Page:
Flinders student helps Indonesia’s most vulnerable

James Baker, fourth from left, with Ambassador Greg Moriarty and other students

Women with disabilities are among Indonesia’s most vulnerable and discriminated citizens, and Flinders University Honours student James Baker is determined to help them.

In his role as an intern at the World Bank’s Disability Inclusion Unit for PNPM Mandiri (National Program for Community Empowerment) in Jakarta, he has a chance to do just that.

“90 per cent of women with disabilities will experience sexual violence at some point in their life, and that’s something that I feel passionate about changing,” Mr Baker said.

“One of the focuses of my internship at the World Bank has been drafting a program in Indonesia to help end the horrific rates of domestic and sexual violence that they face,” he said.

“I feel really grateful to have had the chance to work on something that hopefully will make a difference to their lives.”

Mr Baker is completing his thesis in Indonesian Studies on the topic of disability rights. He said he was thankful to be based with PNPM, which is the largest community-driven development program in Indonesia.

“PNPM is one of the biggest programs of its type in the world,” he said.

“It’s been great to work here because it dovetails nicely with what I am researching and the broader themes of inclusion, empowerment and human rights.”

Mr Baker’s Australia-Asia Endeavour Award and research for his thesis also recently led to him being invited with other students from Indonesia and Australia to participate in the 2014 Australia Indonesia Youth Dialogue at the Australian Embassy in Jakarta.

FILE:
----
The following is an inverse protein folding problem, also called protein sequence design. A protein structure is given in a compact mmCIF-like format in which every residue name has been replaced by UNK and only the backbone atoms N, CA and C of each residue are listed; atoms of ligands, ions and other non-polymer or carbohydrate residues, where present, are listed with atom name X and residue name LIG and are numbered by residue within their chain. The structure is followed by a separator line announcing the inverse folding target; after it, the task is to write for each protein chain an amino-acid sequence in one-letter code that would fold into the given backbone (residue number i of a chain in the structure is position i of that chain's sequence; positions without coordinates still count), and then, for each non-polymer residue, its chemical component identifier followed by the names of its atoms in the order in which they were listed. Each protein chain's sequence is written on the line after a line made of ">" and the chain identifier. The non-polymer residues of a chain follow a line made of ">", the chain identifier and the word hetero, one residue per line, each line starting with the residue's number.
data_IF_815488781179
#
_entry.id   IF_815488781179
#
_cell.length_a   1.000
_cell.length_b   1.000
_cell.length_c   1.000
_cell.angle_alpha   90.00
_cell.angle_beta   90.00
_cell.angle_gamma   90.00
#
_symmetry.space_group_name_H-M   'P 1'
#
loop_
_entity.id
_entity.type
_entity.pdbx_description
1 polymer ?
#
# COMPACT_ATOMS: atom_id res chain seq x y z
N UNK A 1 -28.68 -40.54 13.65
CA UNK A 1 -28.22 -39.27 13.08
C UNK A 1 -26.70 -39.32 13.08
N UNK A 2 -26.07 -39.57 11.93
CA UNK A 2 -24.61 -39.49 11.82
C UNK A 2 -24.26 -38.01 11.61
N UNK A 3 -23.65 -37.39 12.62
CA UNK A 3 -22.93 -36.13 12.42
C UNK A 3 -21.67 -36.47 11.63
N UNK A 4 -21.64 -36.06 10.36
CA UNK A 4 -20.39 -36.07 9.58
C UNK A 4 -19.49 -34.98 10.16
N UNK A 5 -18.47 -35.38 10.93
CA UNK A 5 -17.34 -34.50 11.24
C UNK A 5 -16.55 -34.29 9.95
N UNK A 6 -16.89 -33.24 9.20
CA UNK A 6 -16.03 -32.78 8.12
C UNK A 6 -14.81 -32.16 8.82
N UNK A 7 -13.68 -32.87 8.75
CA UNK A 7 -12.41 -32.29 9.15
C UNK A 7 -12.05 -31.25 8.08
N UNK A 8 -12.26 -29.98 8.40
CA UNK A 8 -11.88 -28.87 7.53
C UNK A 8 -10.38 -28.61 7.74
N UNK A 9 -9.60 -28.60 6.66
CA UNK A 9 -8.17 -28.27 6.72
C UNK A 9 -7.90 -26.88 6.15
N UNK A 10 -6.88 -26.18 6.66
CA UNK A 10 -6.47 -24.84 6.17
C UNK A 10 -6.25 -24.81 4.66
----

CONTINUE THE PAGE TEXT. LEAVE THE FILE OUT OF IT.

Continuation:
Australian Ambassador Greg Moriarty came along to hear the recommendations formed by students, who discussed issues of improving language learning, breaking down cultural stereotypes that both nations have of each another and the exchange of ideas through peer to peer bridge building.

“I felt privileged to have represented Australia at the Youth Dialogue,” Mr Baker said.

“It’s really important for our two countries to discuss how we can improve and maintain our relationship through education and peer to peer bridge building, and this kind of dialogue contributes to that.”

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One thought on “Flinders student helps Indonesia’s most vulnerable

  1. A knowledge of the Indonesian language and the country’s culture, society, and history is an invaluable asset for graduates contemplating careers in government service, private business or teaching in Australia

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